Climate Minister: 'Solar is coming of age'

 

Greg Barker urges industry to beef up marketing efforts to get the message out

Climate Change Minister Greg Barker has predicted the coming years will see a surge in solar installations as the cost of the technology continues to fall and businesses and households realise solar panels offer an effective means of reducing energy bills and carbon emissions.

But he warned the technology will only realise its full potential if the industry and government step up efforts to “get the message out there that solar is now on a firm footing to build deployment and a ‘go-to’ solution for energy generation”.

Speaking at the official launch of BRE’s new National Solar Centre, Barker acknowledged the sector had faced a turbulent 18 months as a result of the government’s controversial reforms to feed-in tariffs (FiT) and admitted the changes had “difficult consequences” – the government is still facing legal action over its handling of the cuts to the incentives with a handful of solar firms seeking damages.

However, he insisted the government had “no choice” but to reform a scheme that was on track to significantly exceed its budget and had now delivered a stable policy framework that could “bring about a solar energy revolution in the UK”.

“Despite all the adverse publicity these changes generated, one fact remains true – solar is still a great deal,” he told an audience of solar industry executives. “There’s been much disinformation out there on how solar is now just uneconomic and unaffordable.

“The opposite is true. Unit costs have fallen dramatically. And it’s worth underlining – the rates of return under the new bands actually remain broadly similar to those when the FiTs scheme was first launched in 2010. Together, we need to get that extremely positive message out to the wider public.”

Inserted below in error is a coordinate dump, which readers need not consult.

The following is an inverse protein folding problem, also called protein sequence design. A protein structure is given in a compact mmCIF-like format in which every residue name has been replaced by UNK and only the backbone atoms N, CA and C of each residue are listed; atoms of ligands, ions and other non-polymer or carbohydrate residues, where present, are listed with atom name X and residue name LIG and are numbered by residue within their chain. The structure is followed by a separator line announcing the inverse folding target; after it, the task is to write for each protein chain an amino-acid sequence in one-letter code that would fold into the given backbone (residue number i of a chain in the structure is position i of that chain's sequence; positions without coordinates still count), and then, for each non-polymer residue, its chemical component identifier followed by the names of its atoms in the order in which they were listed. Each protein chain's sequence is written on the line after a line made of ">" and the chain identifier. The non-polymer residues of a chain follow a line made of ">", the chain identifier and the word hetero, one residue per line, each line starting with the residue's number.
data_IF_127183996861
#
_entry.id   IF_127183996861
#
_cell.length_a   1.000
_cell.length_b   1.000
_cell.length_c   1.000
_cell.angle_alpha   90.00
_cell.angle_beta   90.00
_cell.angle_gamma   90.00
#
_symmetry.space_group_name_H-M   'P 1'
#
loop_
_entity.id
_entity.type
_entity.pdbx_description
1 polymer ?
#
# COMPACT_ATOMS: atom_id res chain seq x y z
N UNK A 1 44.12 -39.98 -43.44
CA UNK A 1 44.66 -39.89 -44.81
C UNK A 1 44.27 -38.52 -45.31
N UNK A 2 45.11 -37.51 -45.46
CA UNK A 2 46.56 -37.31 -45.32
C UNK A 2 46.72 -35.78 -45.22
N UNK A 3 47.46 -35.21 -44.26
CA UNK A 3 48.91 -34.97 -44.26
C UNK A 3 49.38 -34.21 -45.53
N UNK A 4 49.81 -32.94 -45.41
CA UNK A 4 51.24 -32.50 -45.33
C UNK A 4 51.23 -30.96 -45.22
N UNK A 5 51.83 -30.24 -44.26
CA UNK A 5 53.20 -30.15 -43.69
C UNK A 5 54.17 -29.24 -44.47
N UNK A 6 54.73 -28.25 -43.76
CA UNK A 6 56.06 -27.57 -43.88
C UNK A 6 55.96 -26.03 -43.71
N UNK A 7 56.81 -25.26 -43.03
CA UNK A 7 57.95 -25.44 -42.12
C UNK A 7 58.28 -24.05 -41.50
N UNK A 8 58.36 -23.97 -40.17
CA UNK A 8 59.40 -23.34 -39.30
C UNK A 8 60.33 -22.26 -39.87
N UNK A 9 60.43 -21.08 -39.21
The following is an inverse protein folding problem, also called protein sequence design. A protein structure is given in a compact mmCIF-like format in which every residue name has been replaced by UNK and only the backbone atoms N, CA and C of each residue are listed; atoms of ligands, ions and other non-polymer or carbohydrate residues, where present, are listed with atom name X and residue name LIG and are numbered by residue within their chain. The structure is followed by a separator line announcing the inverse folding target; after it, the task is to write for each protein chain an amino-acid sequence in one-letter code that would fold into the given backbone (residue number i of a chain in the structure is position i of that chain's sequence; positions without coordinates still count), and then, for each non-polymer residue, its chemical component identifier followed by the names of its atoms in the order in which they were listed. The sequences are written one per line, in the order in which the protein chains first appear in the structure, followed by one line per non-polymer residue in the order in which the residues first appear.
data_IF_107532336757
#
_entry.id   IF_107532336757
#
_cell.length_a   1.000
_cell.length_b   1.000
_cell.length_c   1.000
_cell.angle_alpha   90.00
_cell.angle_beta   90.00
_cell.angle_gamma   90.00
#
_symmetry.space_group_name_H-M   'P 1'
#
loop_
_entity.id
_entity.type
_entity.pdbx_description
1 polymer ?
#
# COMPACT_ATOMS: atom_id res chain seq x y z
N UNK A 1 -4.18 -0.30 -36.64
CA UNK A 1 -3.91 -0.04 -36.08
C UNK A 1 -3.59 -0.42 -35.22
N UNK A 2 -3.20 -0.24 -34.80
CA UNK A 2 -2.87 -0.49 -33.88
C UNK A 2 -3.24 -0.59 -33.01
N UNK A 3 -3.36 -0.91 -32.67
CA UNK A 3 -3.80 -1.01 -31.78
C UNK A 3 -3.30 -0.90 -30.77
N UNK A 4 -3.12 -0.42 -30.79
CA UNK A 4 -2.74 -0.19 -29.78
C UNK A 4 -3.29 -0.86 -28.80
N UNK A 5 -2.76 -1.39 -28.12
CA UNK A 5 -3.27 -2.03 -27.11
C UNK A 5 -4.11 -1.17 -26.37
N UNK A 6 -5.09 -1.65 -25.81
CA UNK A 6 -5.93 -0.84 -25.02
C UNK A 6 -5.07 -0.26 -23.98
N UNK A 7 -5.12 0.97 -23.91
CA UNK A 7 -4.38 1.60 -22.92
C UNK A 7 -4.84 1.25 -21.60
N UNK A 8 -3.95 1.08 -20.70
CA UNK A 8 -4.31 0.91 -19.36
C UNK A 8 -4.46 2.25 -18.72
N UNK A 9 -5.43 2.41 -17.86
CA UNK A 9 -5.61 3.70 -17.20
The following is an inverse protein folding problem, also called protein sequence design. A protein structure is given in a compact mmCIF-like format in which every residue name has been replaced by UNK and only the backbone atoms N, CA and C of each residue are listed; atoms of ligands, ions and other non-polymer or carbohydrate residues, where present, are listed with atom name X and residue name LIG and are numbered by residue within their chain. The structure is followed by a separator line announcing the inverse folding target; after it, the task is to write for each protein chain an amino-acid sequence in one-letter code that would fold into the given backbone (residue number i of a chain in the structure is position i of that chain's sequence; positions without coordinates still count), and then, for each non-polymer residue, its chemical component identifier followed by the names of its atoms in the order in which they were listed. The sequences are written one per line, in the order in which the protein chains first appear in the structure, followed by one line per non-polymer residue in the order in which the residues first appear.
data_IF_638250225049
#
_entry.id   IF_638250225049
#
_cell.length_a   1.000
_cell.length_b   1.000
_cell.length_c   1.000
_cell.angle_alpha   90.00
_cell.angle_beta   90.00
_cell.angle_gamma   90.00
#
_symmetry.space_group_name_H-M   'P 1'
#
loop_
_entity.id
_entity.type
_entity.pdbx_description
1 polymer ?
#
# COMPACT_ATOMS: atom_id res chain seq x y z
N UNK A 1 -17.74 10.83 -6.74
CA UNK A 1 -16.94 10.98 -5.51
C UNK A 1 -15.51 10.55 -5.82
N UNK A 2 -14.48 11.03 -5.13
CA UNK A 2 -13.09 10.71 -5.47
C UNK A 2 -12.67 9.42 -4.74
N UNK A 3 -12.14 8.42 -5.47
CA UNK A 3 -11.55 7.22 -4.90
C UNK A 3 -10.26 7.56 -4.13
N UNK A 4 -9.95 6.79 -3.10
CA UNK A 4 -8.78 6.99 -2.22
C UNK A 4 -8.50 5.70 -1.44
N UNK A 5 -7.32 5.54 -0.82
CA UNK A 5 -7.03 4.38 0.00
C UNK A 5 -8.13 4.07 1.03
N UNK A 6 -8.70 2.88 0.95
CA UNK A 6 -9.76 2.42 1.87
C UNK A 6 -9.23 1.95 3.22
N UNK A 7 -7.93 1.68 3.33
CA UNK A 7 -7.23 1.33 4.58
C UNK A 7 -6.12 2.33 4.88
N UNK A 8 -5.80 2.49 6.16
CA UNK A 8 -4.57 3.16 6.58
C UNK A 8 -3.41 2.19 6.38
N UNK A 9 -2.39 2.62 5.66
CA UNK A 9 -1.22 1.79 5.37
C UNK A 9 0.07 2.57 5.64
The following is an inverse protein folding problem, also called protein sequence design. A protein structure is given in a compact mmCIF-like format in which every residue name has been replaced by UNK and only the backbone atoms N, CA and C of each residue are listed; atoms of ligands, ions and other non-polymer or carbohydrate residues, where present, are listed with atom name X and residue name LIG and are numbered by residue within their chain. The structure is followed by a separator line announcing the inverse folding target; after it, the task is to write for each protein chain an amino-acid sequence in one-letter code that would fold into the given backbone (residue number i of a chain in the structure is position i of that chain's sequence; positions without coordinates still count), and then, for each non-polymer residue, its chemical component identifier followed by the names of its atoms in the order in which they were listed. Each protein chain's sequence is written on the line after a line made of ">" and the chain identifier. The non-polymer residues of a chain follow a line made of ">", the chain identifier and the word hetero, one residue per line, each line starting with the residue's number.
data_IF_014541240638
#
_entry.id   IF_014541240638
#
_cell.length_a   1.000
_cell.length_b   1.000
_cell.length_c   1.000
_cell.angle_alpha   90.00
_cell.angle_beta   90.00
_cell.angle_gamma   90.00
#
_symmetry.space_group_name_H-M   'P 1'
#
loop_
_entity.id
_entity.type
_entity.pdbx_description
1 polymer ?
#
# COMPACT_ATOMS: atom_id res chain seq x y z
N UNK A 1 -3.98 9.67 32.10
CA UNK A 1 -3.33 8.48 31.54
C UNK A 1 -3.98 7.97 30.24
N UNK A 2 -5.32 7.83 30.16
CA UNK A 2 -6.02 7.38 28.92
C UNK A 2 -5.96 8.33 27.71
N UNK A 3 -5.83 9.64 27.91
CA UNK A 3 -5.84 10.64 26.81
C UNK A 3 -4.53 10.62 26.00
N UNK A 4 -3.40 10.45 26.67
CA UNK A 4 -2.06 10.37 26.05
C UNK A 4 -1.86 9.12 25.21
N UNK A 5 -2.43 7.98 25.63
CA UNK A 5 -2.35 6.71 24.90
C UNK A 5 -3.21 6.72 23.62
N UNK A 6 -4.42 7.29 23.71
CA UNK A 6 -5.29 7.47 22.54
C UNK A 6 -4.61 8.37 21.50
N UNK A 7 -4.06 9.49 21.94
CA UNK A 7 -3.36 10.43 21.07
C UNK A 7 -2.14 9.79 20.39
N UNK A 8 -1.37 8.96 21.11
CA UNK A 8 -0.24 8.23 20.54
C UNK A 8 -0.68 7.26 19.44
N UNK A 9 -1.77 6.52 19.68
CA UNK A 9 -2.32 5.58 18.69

Barker also predicted that with 1.8GW of solar capacity now installed and the technology included in the government’s Renewables Roadmap for the first time it has the potential to deliver over 20GW of capacity by 2020.

“Thanks to dramatically falling costs, costs that will… and must, fall further, solar PV will play a critical role in helping the UK meet its vital renewable energy targets,” he said. “And we in the coalition government are absolutely committed to working with you to make that happen… We have the ability – and more importantly, the ambition – to see a 10-fold increase in solar power by 2020.”

He added that there were signs the market was picking up after a slow second half of 2012, with 1,500 installations totalling 5MW of capacity installed last week.

But he admitted that the industry had “a long way to go” to meet the 20GW target and as a result would have to embrace innovative new technologies, such as those expected to be developed at the National Solar Centre, at the same time as stepping up efforts to promote the technology.

“The sector needs real champions; champions with the vision, the ambition and the resources to lead the charge on the next stage of the solar power revolution,” he said.

Barker also highlighted the potential for solar companies to take advantage of the government’s Green Deal energy efficiency scheme, which will launch on January 28th and offers both households and businesses the opportunity to install energy efficiency and renewable energy technologies at no upfront cost.

Good Energy swoops in to buy RWE's Doncaster wind farm

 

Independent energy supplier pays £3m for project due to be completed this year